I suspected my issue was shingles almost as soon as it started happening, and yet I still waited five days to go to the doctor. I kept hoping it would just turn out to be nothing; I kept saying that I didn’t want to overreact. I knew that shingles in people my age are mostly caused by high stress levels, but I kept telling myself that I hadn’t felt that stressed over the past two months. Yes, I knew I’d been overworking myself at pretty tough levels recently in terms of both time and degree of manual labor without much (if any) rest, but I had definitely gone through times of worse stress in my life without ending up with shingles.

The day after I saw the doctor, I was resting at home and feeding my Twitter addiction when I had the following conversation with a friend of mine that lives in England:

tweet

Did you get that? Read it again. Patricia pretty much blew my mind when she said “That Body/Mind connection [is] so strong but not always obvious.” Yes! Our relationship with time can make all the positive OR NEGATIVE difference in the world…so why do we abuse and neglect it willingly? Why do we push ourselves until the body can’t take it anymore?

In retrospect, I believe I made myself susceptible to shingles because I neglected my relationship with time and allowed myself to get worn down, plain and simple. Getting worn down weakened my immune system, which gave the dormant virus a portal. There’s a reason why the work week is five days on, two days off; we need time to rest, recharge, rejuvenate – but I hadn’t been permitting myself to do that. Both my mind and my body were being stressed beyond healthy levels, but I was refusing to listen. I had ignored my mind/body connection, and so now I’m paying the price. I’m just glad it wasn’t something more serious.

Our bodies are amazing vessels that take years of punishment from us and try to protect us anyway. Our brains deliver signals when the system gets overloaded or when there’s a problem, but we don’t always listen. Why not? I remember when I was going through my last separation and divorce, I chose to isolate myself while going through the process, revealing my distress and pain only to my therapist once a week. My body started revealing signs of the severe stress: hives, fatigue, even these weird squiggly lines in my vision that the eye doctor said were signs of impending migraines and 100% stress-related.

So I’m going to try to do a better job of listening to the signals from now on. And scheduling – I’m not going to work seven days a week anymore if at all possible (my internship ended so I’m getting more much-needed rest while I re-group for future opportunities). I’m going to try to not ignore the things that make me feel more balanced and just better in general. And I’m going to try to not get so upset by things that have upset me in the past (like the insane Austin traffic). Easier said than done, I know. But I know I don’t want to get shingles again, that’s for sure, so I at least have to make an effort.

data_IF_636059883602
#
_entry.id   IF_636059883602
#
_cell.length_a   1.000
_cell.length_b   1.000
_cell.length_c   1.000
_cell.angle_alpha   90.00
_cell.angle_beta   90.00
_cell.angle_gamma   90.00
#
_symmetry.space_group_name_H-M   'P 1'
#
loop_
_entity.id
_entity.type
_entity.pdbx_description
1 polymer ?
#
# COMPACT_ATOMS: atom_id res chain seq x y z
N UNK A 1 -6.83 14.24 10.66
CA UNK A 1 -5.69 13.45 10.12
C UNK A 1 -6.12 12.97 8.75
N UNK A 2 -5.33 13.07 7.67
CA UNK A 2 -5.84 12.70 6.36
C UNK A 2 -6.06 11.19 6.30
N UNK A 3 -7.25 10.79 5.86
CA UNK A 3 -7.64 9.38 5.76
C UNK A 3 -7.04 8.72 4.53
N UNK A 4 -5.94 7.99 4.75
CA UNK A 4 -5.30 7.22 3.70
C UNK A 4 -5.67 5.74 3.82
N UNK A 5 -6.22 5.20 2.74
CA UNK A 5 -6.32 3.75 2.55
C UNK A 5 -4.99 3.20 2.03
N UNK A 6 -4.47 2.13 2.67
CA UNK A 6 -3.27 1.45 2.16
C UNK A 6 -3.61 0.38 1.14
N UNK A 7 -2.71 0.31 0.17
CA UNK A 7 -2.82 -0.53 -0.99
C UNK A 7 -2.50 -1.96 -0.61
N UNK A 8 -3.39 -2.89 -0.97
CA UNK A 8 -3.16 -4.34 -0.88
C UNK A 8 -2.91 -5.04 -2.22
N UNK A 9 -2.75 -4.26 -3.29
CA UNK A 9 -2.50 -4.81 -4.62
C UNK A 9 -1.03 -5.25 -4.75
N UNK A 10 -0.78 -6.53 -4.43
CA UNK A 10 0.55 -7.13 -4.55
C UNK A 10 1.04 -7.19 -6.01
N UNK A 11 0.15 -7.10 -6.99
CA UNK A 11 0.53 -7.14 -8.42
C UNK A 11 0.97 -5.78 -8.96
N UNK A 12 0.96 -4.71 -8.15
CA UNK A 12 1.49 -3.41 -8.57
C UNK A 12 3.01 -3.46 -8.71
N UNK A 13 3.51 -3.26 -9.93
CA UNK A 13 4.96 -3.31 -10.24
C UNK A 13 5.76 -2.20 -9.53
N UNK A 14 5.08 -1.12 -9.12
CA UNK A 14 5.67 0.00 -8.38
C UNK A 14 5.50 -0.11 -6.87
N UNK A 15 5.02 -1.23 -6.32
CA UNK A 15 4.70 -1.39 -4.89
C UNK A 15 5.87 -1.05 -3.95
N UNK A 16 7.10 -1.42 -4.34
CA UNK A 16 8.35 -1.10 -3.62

Shameless plug: my friend Patricia in England (from the aforementioned tweeting) is starting her own business called Well Ahead Coaching. She will be partnering with career-minded women to help them re-engage with their career goals, realign with changed priorities, or reinvent themselves after maternity leave. I know Patricia from college, and I have no doubt she’s going to be an extremely successful life and wellness coach. Follow her on Twitter at @wellaheadcoach and sign up on her website for early bird specials on coaching opportunities (especially you readers in the UK!).

I hope all of you have a wonderfully balanced body/mind week. I’m starting mine out with fresh-baked pumpkin bread, so what could be better than that? It’s not a cure for shingles, but it’s a start.

pumpkinbread

À la prochaine!

Ant Kristi

Wanted: A Prescription for Patience

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“Out, dog! out, cur! Thou drivest me past the bounds of maiden’s patience.” ~William Shakespeare (Midsummer Night’s Dream III, ii)

For almost as long as I can remember, I’ve been a pretty impatient person. My Dad read this story at my first wedding: “Over the years, Kristi and I have remembered and recalled one small but very important event from her childhood. It was the time she wanted to learn to jump rope. It would seem that learning to jump rope would be simple, but Kristi, then as now, was impatient with herself and when she first tried it, she got tangled in the rope. She wanted to quit trying to learn how to jump that rope, but I encouraged her to try and try again, and in a short time she was the best rope jumping little girl on the block!”

What he didn’t say was that I think I threw a pretty big temper tantrum, throwing the rope on the ground, making a little fool out of myself with my little girl hysterics. The outcome however was a good memory for me and my Dad, and the moral of the story of course is to persist – to be patient, and with that patience will come success. So I guess I’m wondering though: why doesn’t it get any easier to be patient as we grow up? I still find myself getting impatient all the time – with people, with processes, with life in general. I wish someone could write me a prescription for patience (not that my new high-deductible health insurance would pay for it).